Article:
Wow, do I have a treat for you for this week. I was out game hunting the other day and came across a Sega CD game I had never seen before, Road Avenger. Since I had just reviewed Road Rash last week, I still had a taste for battle driving video games so, I picked it up. I’m glad I did because this game blew me away, not because it’s all that good, but because it’s so over the top insane.
Road Avenger – Sega CD, Sega Saturn, Playstation, Arcade, LaserActive, VHS
Alright, follow along closely because the history of this game gets a little messy. Road Avenger for the Sega CD was released back in 1993. It was developed by Wolf Team and published by Renovation. However, the game didn’t debut on the Sega CD. It was originally released in the arcades back in 1985 by Data East. Back then, it was known as Road Blaster. When the game was eventually ported to the home consoles, the name was changed often to avoid confusion with another battle driving game out in the arcades at the time, Atari’s “RoadBlasters”. I can see how that would be confusing.
Here’s Road Prosecutor for the Pioneer Laser Disc player.
As far as I can tell, the Sega CD version is the only version with the name “Road Avenger”. Versions on other game consoles were called “Road Prosecutor”, “Thunder Storm”, “Cobra Command”, Road Blaster FX, and the base name, “Road Blaster”. There was even an interactive VHS tape made of this game called “Video Challenger”. When I was a kid, I had something similar to the VHS version of this game called Video Driver, oh the memories.
This is the Video Driver Console I had when I was a kid. It came with a live action VHS movie that you would use your steering wheel to steer along with. The toy car in front of it would move back and forth so you knew where your car was at on the road.
Road Avenger is an FMV (Full Motion Video) animated adventure game similar in game play to Dragons Lair or Revenge of the Ninja. Actually, the game play of Road Avenger is exactly the same as Revenge of the Ninja. They were both published by the same publisher, Renovation, so that probably explains the similarity between the two. The game follows the story of a young man seeking revenge on a biker gang that killed his wife. He does this by chasing them down in his muscle car and running them over, one by one.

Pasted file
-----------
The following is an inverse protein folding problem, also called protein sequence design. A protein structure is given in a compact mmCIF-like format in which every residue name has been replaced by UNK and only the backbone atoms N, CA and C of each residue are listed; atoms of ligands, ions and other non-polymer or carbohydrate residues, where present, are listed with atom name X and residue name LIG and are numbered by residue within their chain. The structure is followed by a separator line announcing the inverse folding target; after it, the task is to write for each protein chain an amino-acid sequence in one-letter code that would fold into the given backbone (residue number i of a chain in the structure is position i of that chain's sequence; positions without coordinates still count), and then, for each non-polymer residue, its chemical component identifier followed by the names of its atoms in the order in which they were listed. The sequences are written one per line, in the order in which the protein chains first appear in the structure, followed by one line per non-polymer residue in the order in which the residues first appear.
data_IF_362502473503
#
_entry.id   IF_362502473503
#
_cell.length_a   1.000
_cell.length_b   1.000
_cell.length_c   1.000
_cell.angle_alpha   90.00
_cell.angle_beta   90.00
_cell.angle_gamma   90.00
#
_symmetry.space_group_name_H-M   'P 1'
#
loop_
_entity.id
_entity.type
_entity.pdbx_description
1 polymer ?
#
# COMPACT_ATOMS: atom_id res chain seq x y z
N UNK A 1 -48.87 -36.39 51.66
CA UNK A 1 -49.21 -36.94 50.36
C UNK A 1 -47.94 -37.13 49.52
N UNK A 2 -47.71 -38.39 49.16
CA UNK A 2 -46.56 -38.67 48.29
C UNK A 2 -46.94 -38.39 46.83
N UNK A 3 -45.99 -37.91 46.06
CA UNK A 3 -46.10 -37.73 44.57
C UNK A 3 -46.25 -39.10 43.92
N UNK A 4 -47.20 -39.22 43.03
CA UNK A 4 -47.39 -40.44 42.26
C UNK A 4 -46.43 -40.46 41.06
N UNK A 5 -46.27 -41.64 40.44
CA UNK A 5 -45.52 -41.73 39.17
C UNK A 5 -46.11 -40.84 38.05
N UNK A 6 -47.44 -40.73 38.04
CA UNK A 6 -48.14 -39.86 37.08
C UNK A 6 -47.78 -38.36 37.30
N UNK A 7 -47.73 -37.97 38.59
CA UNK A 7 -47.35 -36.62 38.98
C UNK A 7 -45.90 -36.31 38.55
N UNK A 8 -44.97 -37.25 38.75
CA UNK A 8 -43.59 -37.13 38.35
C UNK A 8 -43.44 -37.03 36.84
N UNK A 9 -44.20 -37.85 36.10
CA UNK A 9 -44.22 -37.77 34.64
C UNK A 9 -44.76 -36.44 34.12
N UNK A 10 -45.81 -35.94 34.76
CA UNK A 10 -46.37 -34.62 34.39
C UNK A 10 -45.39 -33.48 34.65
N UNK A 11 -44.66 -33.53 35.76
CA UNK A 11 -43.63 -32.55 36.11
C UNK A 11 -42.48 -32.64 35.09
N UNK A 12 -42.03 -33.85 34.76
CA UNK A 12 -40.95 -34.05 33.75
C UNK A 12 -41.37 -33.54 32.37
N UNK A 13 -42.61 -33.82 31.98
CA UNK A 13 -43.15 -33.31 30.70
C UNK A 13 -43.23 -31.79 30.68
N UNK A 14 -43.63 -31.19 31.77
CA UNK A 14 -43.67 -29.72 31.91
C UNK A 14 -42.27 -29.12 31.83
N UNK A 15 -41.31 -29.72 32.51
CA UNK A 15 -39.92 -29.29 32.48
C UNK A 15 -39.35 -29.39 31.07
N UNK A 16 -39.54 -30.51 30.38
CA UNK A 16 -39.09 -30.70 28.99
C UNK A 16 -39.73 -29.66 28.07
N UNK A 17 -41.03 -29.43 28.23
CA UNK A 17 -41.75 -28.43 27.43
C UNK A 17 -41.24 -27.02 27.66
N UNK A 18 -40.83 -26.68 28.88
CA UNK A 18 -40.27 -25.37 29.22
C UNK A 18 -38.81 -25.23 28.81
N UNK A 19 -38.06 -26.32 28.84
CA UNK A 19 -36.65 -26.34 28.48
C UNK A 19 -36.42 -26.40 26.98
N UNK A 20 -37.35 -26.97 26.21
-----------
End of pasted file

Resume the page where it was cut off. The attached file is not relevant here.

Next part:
Just to prepare you, this is just the intro for Road Avenger. When you see an intro like this, you know you’ve found a special game.
Playing this game is simple since all you have to do is pay attention and push the buttons that the game prompts you to push. The game plays out on it’s own and all it needs you to do is push the right button at the right time to keep the action going. For example, if you’re driving down the road and a car is coming at you, an arrow will flash on the screen telling you to push right on the D-pad. When you push right, the next sequence will play showing you turning right to avoid the oncoming traffic.
The entire game is played out like this with the only control variations being that sometimes you have to press the “A” button to fire your turbo booster or, press the “B” button to apply the brakes. Since you’re in a car, you can only turn left and right so you don’t even have to worry about pressing up or down. It sounds like boring game play but it sucks you in since you have to be quick on the controller with your button presses. If you slack even a millisecond on the controller, all you’ll see is crash sequence after crash sequence.